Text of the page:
Dataman’s website makes a flamboyant appeal to its prospective customers:

Almost 1 out of every 2 births today is a first birth, creating enormous marketing opportunities.

Most first-birth families are also two-career families; working moms and dads with large, disposable incomes and no brand loyalties where child care products are concerned.

As a market, these growing families outspend childless couples 2 to 1 and are prime candidates for not only a full range of baby products, but also day care, home entertainment, photography, insurance, recreation, and catalog offers. Information on any product that your company offers that can offer these young families a better way of life will be welcomed.

No other life cycle list offers the accuracy, cost-efficiency or selections of OUR new parents mailing lists or prenatal list. You can even select Pre-Natal households by trimester….or New Babies by actual month-of-birth.

At the end of this sales pitch appears a curious request, one that hints at nefarious use: “Note: Sample mail piece and/or telemarketing script required on all orders with Children information. We support responsible marketing!”

Here is where things turn rough. With a selection tweak or two, marketers can bubble up motivated buyers – say, mothers in the third trimester, or people living more than one mile from a playground. So far, so good. But with additional tweaks, marketers can find greater buying urgency by exposing a related demographic: vulnerable buyers. Some more tweaks to reach buying motivation’s top rung: The Desperate. A lucrative target with tantalizingly short sales cycles, little comparison shopping activity, and low customer information power. All it takes to get the cash machine spinning is an appealing product, a little imagination, and the right search criteria.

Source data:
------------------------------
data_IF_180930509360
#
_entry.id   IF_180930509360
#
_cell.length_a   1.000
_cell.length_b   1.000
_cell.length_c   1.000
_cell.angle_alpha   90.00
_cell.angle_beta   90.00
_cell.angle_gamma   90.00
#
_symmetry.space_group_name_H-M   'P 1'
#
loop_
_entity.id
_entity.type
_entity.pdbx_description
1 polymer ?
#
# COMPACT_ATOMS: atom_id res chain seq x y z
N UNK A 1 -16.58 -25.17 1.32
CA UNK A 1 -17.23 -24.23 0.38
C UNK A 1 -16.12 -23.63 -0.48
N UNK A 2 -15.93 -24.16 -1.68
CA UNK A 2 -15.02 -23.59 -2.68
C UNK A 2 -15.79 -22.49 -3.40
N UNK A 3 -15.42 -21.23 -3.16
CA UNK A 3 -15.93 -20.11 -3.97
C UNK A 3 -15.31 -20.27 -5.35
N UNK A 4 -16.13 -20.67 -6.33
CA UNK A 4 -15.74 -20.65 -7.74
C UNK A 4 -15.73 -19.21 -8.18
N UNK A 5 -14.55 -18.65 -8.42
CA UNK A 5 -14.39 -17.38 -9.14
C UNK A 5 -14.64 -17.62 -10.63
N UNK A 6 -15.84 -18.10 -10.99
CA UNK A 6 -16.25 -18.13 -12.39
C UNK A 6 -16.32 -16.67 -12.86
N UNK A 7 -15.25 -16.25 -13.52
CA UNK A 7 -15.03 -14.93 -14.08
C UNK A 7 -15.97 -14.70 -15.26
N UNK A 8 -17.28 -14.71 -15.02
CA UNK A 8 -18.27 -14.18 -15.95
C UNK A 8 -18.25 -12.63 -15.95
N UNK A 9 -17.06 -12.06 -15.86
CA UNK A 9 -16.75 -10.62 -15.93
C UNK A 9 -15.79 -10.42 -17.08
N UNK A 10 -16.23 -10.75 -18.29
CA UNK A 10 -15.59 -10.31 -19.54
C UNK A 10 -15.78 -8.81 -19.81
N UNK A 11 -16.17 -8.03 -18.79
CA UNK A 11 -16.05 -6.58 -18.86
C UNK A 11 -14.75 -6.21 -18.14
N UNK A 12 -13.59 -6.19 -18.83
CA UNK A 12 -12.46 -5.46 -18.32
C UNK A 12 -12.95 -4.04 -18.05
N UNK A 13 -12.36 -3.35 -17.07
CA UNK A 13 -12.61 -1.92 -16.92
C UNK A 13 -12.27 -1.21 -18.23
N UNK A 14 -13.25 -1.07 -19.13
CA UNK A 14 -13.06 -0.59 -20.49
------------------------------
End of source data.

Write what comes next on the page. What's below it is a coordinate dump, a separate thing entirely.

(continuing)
How about targeting single moms below a certain income level, living in the 22 states that have declined Medicaid Expansion? That information would be attractive to rental appliance and furniture outlets, credit card companies, and loan providers. A warping of the ideal, “give customers what they want.”

This is the way revenue generation works in the digital age. A single New Baby lead list supports everything from aspirational selling to predatory marketing. Innovative baby backpacks to take small children on fun adventures,  or payday loans for food and rent payments when cash runs out. Which way you go depends on what you’re selling, and how you sort and select the prospects.

Information that list brokers use sometimes comes from landing pages designed to surreptitiously collect personal information, which then gets sold to others. When I entered the phrase, need money for food, into a search window, I received advertising links that assumed ancillary concerns: “Bad credit personal loan,” “500 to 20000 personal loan,” “sell your house fast,” and “are you eligible for aid?” These are emblematic of the marketing predations that occur, often in plain sight. The last ad, linking to a website ending in dot-com, clearly wanted to find out more about me. I did not click on it.

When I re-entered the same search phrase one hour later, the aid-eligibility ad had vanished, presumably because Google recognized the ruse, and removed it. In fact, in 2014, “Google removed 524 million advertisements and banned more than 214,000 advertisers from its search results. But predatory companies are still finding loopholes,” LaFrance wrote in an article, How Google Plays Whac-a-Mole with Shady Advertisers. Squashing 524 million ads per year equates to around 1,000 ads per minute. That’s a lot of Whac-a-mole.

I conducted this search as a simple experiment for this article. But what if my query was genuine, and my situation perilous? What if I proceeded to fill out the form? Who would have my information? What would I unleash? Sadly, there are few laws protecting prospects. Congress hasn’t passed a consumer privacy law since 2009. This, despite huge increases in social media use, advances in data science, and wide adoption of marketing automation. At least my beer purchase was discretionary. Vulnerable prospects face privacy hazards that are more poignant.

“This process for collecting customer data exploits a loophole in consumer protection laws. Companies can buy lists of people who have asked about diabetes, Alzheimer’s, or Parkinson’s disease. They can learn about victims of assault and people diagnosed with HIV,” said Aaron Rieke, Project Director at Upturn. Rieke was a panelist on NPR’s Tech Tuesday program, When Companies Use Your Online Searches Against You (November 10, 2015). “How did they get my name?” Amazement that happens all too frequently online.